Aging in Place: Who Ends Up in Nursing Homes?

A man and woman laying in bed smiling for the camera.

I’m in no hurry to get old. But when I do, I’ll be out to enjoy every last minute. I see myself at 90 in some nursing home, waving my walking stick about as I jive to Gene Vincent records.

~ Imelda May


Aging in Place

I was reading a heartwarming post on Twitter from AARP, the article is titled, Sharing Love, One Letter at a Time, Love for Our Elders’ volunteers write notes of hope and encouragement to adults in long-term care facilities

By Aileen Weintraub / August 11, 2021. Essentially it is about a volunteer organization that writes and sends letters to older adults in nursing homes. The exercise is designed to ease the feelings of isolation and loneliness during the pandemic. Here is the jest of the article in a nutshell statement:

One organization is making the isolation a little more bearable. Love for Our Elders, a Cleveland-based, volunteer-run nonprofit that distributes letters to older adults across the country, reaches millions through snail mail and videos, bringing light and levity into their lives. Founded by Jacob Cramer in 2013, Love for Our Elders’ mission is to help conquer the epidemic of loneliness and to foster a sense of belonging and hope in older, often vulnerable, adults, one letter at a time.

A man and woman laying in bed smiling for the camera.

Credit: Love for Our Elders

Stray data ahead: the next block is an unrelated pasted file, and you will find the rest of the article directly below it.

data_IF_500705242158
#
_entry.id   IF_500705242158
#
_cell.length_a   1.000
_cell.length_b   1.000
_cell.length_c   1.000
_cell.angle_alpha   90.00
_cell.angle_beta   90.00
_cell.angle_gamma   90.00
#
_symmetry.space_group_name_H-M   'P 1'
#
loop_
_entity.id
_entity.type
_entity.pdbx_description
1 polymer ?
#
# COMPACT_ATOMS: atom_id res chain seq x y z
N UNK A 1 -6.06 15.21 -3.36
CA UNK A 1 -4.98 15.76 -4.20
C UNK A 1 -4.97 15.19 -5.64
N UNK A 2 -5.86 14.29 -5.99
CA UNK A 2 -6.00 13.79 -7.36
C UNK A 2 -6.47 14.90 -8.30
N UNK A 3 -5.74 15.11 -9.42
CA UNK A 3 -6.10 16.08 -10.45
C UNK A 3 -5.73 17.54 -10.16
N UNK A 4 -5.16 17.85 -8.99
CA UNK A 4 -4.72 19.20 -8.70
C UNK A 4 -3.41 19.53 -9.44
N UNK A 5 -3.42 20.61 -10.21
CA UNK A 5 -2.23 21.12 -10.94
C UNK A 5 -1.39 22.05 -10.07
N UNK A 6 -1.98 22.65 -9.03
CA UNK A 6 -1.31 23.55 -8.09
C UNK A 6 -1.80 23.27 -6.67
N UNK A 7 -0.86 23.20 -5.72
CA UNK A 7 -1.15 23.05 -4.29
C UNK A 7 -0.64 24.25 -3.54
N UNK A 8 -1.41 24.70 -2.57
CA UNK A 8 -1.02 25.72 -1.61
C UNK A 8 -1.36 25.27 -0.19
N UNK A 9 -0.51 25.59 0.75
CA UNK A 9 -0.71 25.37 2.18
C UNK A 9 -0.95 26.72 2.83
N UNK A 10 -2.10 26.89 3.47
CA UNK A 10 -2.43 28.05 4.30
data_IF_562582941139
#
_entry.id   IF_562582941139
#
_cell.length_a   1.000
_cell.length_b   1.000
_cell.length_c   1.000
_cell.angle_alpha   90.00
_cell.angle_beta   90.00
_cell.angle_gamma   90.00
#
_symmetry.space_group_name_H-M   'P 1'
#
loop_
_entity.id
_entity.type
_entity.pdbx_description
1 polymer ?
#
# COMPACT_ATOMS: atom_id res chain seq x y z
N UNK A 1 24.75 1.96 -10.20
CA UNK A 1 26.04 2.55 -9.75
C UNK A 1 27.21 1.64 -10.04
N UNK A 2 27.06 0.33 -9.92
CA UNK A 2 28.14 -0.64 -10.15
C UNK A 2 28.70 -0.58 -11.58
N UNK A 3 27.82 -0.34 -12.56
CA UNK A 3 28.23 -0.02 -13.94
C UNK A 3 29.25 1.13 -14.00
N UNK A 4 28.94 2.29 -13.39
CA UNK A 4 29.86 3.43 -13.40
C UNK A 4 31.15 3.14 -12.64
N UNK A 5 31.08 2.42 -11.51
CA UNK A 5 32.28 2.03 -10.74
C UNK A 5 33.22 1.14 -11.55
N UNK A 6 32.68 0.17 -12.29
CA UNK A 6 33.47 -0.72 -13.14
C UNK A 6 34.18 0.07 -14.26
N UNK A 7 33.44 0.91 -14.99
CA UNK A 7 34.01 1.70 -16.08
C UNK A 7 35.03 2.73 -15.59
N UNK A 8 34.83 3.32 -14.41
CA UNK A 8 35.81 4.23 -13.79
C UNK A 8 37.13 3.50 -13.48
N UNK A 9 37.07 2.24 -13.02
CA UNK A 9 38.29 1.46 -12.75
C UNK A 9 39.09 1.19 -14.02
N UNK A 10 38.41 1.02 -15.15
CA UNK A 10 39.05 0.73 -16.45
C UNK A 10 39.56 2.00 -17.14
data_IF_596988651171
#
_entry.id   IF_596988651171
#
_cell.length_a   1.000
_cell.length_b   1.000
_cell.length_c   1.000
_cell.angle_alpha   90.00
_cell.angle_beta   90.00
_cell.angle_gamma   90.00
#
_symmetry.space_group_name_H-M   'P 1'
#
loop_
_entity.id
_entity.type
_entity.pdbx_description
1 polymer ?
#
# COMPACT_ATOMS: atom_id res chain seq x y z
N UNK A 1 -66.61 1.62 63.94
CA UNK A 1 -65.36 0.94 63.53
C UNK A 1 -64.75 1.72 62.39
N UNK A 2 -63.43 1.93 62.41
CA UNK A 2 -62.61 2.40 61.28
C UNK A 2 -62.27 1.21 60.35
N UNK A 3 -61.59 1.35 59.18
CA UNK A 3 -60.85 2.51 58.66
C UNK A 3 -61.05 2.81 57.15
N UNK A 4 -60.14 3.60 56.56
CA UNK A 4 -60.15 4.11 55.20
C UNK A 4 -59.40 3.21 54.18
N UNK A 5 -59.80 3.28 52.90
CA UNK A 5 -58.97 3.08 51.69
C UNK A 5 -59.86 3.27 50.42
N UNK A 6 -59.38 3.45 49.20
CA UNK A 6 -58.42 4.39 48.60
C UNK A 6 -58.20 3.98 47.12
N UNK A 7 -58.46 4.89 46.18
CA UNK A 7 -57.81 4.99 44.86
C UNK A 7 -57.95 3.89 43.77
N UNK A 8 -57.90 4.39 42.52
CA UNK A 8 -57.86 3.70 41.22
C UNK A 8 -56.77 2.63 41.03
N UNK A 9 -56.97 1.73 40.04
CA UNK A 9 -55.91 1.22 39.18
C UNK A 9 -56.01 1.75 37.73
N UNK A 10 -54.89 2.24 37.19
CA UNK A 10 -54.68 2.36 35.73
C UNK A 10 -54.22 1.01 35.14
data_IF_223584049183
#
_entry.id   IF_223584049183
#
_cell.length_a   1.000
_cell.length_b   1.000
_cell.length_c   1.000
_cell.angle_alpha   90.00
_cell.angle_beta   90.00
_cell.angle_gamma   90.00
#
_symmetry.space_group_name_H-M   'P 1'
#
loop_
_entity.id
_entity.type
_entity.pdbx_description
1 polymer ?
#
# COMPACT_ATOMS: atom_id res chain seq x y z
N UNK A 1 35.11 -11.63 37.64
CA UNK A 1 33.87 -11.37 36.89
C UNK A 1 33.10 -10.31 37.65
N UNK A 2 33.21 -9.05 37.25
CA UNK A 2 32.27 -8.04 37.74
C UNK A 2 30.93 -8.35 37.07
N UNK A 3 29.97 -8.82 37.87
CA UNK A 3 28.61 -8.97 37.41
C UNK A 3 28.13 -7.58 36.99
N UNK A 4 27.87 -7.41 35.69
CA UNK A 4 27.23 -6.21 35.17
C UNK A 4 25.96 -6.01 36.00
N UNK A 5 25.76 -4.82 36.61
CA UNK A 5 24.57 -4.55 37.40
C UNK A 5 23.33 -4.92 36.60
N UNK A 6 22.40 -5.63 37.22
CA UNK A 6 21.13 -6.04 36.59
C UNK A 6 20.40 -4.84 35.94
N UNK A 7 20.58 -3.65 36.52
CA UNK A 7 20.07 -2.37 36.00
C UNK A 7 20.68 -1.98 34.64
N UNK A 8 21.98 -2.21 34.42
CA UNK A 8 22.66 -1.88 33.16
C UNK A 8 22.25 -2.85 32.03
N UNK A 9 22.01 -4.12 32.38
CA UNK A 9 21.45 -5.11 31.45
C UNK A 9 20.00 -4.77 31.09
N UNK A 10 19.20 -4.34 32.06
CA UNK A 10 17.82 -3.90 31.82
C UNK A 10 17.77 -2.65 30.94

As much as I love the idea, it was the Image (above) that grabbed my attention. I have spent many hours in nursing homes, first as a child crawling about on the floors (my grandmother was a nurse and ran a nursing home), then later as an undergraduate student working my way thorough nursing school, and eventually as a caregiver for my own aging family members and friends. It is an environment I am familiar with and comfortable in. And I will attest to the sex-ration difference. Noticed gender in the image, there are some key reasons why it is 3 women, 1) women live longer 2) most elderly men have informal care, most elderly women do not 3) spend down 4) fewer lifetime accumulation of resources due to caring for others and income inequality 5) greater comorbidities / chronic conditions. I do love the letter writing campaign, and the image spoke volumes…


Stats Sex-Ratio

In 2015, Women constitute nearly two- thirds (65.6 %) of the nursing home population, and nearly 4 of 5 nursing home residents (77.9 %) are non-Hispanic.

The American Association of Long Term Care Insurance

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